New £1million research programme on inequality

The first two decades of this century have been a period of unusual social change
homeless 747x560

A major new £1million research programme will analyse the progress of social policy in addressing social inequalities.

Social policies and distributional outcomes in a changing Britain (SPDO) will be undertaken by a team of inequalities and social policy experts at LSE’s Centre for Analysis of Social Exclusion (CASE), in partnership with University of Manchester, Heriot Watt University and UCL Institute for Education. Funded by the Nuffield Foundation, it will be overseen by an independent Advisory Board chaired by the economist Dame Frances Cairncross.

The central objective is to provide an authoritative, independent, rigorous and in-depth evidence base on social policies and distributional outcomes in 21st century Britain. The central question to be addressed is: What progress has been made in addressing social inequalities through social policies? It will combine in-depth quantitative analysis of trends in social inequalities and social divides with detailed and systematic public expenditure and social policy analysis across ten major social policy areas over the period 2015-2020, together with broader reflection on the changing nature of social policies and distributional outcomes over the 21st century. It will be led by Dr Polly Vizard, Associate Director of CASE.

The new research programme will add to, and will reflect on, the previous Social Policy in a Cold Climate (SPCC) programme covering the period 1997-2015. The SPDO programme will update, extend and broaden analysis of public expenditure, social policies and distributional outcomes using the most recent datasets available, resulting in a unique evidence base on trends in social inequalities and social policies going back to 1997. Innovative extensions included within the SPDO research programme include: coverage of additional areas of social policy, such as physical safety/security and complex needs/homelessness; emphasis on the new context for social policy making, such as devolution and BREXIT; consideration of a broader range of multidimensional outcomes within our quantitative analysis; and the inclusion of additional breakdowns such as migration status. It will also have a forward looking component, identifying the key challenges for social policy in the 2020s.

Commenting on the new programme of research, Dr Polly Vizard, Associate Director of CASE, said: “We are living through tumultuous times, with increasing uncertainty, severe pressure on public services and growing concerns about the consequences of social inequalities. This important new research programme funded by Nuffield Foundation will enable us to build up new evidence on distributional outcomes amongst different population groups and to make a comprehensive assessment of the progress that is being made in addressing social inequalities through social policies. Building on previous CASE research, the programme will enhance knowledge and public understanding of the new context for social policy making post-Brexit and of progress made in addressing social inequalities over the period 2015-2020. In addition, we will be taking a longer term perspective, reflecting on continuities and changes in social policies and distributional outcomes over the first two decades of the 21st century, and addressing the major challenges looking forward”.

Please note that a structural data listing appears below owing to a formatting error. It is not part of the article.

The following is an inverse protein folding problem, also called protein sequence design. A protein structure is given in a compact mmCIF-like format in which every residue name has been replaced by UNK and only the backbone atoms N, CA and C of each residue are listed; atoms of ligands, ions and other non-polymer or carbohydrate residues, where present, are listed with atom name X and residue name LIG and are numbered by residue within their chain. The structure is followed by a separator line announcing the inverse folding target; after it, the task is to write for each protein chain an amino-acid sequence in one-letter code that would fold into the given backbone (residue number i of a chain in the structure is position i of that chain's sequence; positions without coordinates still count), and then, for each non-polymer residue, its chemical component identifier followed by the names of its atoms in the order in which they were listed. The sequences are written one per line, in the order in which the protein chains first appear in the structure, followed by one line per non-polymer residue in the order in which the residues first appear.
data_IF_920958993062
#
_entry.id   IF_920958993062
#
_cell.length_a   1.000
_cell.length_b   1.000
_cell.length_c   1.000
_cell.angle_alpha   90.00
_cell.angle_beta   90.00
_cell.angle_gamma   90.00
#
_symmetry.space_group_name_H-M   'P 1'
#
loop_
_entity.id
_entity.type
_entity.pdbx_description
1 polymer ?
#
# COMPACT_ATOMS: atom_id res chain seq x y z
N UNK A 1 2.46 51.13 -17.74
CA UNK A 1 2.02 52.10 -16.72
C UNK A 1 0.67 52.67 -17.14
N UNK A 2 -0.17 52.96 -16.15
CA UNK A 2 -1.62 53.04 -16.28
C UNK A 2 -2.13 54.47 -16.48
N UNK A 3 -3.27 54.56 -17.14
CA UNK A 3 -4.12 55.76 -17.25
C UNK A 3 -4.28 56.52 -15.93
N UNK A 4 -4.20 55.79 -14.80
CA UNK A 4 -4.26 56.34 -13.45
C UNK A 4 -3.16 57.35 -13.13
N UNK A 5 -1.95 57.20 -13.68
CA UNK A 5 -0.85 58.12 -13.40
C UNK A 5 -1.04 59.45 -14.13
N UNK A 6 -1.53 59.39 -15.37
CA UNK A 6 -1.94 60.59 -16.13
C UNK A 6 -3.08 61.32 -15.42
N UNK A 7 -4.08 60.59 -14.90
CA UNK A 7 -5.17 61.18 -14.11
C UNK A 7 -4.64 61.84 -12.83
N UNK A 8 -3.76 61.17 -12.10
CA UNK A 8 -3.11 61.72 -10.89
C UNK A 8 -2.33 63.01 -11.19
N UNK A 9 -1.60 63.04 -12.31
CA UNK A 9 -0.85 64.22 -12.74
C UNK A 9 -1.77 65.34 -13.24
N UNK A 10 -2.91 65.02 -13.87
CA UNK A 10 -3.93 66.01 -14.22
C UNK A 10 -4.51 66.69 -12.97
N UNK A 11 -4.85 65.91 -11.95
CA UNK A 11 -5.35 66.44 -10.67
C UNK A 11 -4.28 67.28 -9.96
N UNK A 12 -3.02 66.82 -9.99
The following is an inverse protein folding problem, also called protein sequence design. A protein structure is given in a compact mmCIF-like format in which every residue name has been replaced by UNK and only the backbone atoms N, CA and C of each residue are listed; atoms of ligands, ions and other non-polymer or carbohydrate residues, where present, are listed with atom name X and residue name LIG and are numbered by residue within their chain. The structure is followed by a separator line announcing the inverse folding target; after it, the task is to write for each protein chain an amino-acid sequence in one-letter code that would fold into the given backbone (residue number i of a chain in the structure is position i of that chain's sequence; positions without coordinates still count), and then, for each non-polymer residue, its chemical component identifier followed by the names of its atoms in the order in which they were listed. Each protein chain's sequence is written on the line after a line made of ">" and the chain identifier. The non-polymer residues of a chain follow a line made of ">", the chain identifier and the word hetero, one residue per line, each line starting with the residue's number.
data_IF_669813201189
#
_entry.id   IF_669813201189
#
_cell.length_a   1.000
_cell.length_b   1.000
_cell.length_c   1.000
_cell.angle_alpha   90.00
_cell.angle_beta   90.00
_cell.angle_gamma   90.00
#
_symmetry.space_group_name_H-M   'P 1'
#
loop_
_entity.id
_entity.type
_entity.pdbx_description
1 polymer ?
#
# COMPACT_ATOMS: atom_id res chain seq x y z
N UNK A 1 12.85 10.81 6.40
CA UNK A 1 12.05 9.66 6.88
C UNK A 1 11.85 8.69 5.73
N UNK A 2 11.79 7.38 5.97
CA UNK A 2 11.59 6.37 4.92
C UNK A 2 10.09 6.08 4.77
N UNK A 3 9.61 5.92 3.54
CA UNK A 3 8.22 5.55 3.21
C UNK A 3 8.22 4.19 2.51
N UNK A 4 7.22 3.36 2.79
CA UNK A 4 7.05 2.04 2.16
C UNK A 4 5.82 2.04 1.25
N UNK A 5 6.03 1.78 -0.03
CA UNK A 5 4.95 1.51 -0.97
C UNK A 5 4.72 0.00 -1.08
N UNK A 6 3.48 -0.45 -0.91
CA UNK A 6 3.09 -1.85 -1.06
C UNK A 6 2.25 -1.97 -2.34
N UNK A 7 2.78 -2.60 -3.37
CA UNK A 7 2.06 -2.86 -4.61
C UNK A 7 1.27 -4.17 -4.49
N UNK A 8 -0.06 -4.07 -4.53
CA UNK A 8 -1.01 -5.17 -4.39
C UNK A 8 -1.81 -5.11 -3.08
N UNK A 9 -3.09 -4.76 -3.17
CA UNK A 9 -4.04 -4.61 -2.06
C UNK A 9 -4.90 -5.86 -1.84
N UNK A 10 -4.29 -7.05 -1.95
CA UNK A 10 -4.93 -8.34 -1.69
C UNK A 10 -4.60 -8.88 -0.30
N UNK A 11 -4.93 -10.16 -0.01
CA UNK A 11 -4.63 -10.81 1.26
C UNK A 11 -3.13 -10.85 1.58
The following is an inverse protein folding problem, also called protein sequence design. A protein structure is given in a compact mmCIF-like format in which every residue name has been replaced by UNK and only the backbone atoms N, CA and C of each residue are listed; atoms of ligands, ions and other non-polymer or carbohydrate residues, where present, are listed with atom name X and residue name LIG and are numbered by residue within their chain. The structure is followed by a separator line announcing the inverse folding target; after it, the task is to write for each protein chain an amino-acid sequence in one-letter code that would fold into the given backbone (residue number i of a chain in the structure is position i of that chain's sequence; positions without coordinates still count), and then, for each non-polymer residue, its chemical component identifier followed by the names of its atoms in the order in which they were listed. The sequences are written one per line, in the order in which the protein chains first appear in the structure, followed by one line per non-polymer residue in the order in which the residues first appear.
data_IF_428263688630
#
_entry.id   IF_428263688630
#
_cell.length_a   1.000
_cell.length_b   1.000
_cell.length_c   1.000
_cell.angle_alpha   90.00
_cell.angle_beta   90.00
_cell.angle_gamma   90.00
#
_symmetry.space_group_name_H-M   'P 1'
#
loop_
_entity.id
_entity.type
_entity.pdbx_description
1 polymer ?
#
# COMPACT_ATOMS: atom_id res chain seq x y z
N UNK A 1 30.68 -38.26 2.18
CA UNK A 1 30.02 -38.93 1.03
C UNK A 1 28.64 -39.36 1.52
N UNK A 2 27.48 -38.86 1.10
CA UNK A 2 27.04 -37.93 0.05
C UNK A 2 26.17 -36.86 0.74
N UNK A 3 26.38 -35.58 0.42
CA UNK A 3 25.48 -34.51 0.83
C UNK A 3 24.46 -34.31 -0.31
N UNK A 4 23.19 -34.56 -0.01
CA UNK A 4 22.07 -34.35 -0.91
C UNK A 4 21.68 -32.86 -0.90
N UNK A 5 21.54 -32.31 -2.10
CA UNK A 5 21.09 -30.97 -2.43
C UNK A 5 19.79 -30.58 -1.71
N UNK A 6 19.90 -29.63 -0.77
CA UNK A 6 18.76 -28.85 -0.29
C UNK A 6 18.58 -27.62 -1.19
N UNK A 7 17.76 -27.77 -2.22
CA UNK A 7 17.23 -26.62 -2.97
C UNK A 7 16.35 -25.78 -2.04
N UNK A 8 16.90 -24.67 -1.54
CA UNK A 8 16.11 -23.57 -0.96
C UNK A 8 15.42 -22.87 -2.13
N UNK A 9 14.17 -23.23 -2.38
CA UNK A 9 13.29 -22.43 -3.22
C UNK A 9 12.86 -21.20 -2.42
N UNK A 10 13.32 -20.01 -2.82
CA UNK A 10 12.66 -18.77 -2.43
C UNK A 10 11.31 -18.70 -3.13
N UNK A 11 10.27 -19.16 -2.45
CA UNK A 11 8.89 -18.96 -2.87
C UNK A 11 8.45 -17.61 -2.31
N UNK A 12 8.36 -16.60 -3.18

Teresa Williams, Director, Justice and Welfare, the Nuffield Foundation said: “As individuals, our health, education, career, standard of living and safety are all affected by the social policies of the day, but these effects are not the same for everyone and vary depending on factors such as where we live, our ethnic background, our age, and our income. These differences can alter the overall make-up of our society, for example by changing the level and type of inequality, so understanding the relationship between specific policies and their effects on different groups is essential, first to understand the changing nature of inequality, and secondly to proposing policies that might reduce it. This is an issue at the heart of the Nuffield Foundation’s mission to advance social well-being, and our financial and political independence make us well-placed to work with CASE on this comprehensive assessment of the changing nature of inequality and social policy over the last twenty years.”

Dame Frances Cairncross, Chair of the programme Advisory Board said:  "The first two decades of this century have been a period of unusual social change, with historically high levels of employment, little growth in real wages and high levels of inward migration from Europe. Public spending, which burgeoned in the early years of the century, stagnated in the second decade and wealth inequality grew. The programme will be a bold attempt to disentangle some of the impacts of such dramatic social and economic trends."

The programme outputs will include a series of papers, culminating in a major event in September 2020. Find out more here:

If you would like to be updated about this project, sign up here: